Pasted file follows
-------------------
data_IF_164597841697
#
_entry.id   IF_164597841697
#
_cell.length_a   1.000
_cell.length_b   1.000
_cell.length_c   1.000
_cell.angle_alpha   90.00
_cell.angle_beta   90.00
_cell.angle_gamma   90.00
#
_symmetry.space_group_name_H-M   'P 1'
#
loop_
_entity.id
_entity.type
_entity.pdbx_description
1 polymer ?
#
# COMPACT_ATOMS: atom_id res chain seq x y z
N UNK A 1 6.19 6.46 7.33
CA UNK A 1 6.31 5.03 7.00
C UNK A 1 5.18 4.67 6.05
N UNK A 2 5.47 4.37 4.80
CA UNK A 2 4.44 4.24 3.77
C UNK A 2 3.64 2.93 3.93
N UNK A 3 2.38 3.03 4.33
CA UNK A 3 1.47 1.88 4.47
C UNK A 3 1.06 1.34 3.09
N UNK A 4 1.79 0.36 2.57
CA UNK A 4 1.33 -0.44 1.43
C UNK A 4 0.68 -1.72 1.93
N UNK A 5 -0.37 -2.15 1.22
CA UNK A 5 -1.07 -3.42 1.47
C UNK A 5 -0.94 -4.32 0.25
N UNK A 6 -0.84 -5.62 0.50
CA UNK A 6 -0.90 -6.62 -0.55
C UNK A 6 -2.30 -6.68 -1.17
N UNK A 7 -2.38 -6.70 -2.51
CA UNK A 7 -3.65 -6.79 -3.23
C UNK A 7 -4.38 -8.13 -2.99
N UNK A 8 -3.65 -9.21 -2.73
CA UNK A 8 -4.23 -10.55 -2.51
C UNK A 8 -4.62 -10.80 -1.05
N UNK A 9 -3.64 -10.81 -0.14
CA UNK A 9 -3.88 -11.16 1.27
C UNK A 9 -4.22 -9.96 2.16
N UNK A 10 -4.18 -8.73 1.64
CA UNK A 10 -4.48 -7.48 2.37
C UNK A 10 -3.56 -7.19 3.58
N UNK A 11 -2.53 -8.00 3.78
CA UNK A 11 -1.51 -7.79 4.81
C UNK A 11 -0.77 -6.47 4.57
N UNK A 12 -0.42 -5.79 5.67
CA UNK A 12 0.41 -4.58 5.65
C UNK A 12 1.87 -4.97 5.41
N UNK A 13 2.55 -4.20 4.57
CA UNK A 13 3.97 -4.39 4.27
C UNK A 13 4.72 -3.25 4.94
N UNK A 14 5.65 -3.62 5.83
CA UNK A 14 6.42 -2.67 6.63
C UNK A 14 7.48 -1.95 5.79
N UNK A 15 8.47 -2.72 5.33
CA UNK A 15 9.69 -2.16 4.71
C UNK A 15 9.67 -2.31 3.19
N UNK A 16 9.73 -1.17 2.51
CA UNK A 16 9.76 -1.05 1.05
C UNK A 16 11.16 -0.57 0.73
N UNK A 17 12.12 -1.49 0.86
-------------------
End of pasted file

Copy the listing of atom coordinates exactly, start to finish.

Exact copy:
data_IF_164597841697
#
_entry.id   IF_164597841697
#
_cell.length_a   1.000
_cell.length_b   1.000
_cell.length_c   1.000
_cell.angle_alpha   90.00
_cell.angle_beta   90.00
_cell.angle_gamma   90.00
#
_symmetry.space_group_name_H-M   'P 1'
#
loop_
_entity.id
_entity.type
_entity.pdbx_description
1 polymer ?
#
# COMPACT_ATOMS: atom_id res chain seq x y z
N UNK A 1 6.19 6.46 7.33
CA UNK A 1 6.31 5.03 7.00
C UNK A 1 5.18 4.67 6.05
N UNK A 2 5.47 4.37 4.80
CA UNK A 2 4.44 4.24 3.77
C UNK A 2 3.64 2.93 3.93
N UNK A 3 2.38 3.03 4.33
CA UNK A 3 1.47 1.88 4.47
C UNK A 3 1.06 1.34 3.09
N UNK A 4 1.79 0.36 2.57
CA UNK A 4 1.33 -0.44 1.43
C UNK A 4 0.68 -1.72 1.93
N UNK A 5 -0.37 -2.15 1.22
CA UNK A 5 -1.07 -3.42 1.47
C UNK A 5 -0.94 -4.32 0.25
N UNK A 6 -0.84 -5.62 0.50
CA UNK A 6 -0.90 -6.62 -0.55
C UNK A 6 -2.30 -6.68 -1.17
N UNK A 7 -2.38 -6.70 -2.51
CA UNK A 7 -3.65 -6.79 -3.23
C UNK A 7 -4.38 -8.13 -2.99
N UNK A 8 -3.65 -9.21 -2.73
CA UNK A 8 -4.23 -10.55 -2.51
C UNK A 8 -4.62 -10.80 -1.05
N UNK A 9 -3.64 -10.81 -0.14
CA UNK A 9 -3.88 -11.16 1.27
C UNK A 9 -4.22 -9.96 2.16
N UNK A 10 -4.18 -8.73 1.64
CA UNK A 10 -4.48 -7.48 2.37
C UNK A 10 -3.56 -7.19 3.58
N UNK A 11 -2.53 -8.00 3.78
CA UNK A 11 -1.51 -7.79 4.81
C UNK A 11 -0.77 -6.47 4.57
N UNK A 12 -0.42 -5.79 5.67
CA UNK A 12 0.41 -4.58 5.65
C UNK A 12 1.87 -4.97 5.41
N UNK A 13 2.55 -4.20 4.57
CA UNK A 13 3.97 -4.39 4.27
C UNK A 13 4.72 -3.25 4.94
N UNK A 14 5.65 -3.62 5.83
CA UNK A 14 6.42 -2.67 6.63
C UNK A 14 7.48 -1.95 5.79
N UNK A 15 8.47 -2.72 5.33
CA UNK A 15 9.69 -2.16 4.71
C UNK A 15 9.67 -2.31 3.19
N UNK A 16 9.73 -1.17 2.51
CA UNK A 16 9.76 -1.05 1.05
C UNK A 16 11.16 -0.57 0.73
N UNK A 17 12.12 -1.49 0.86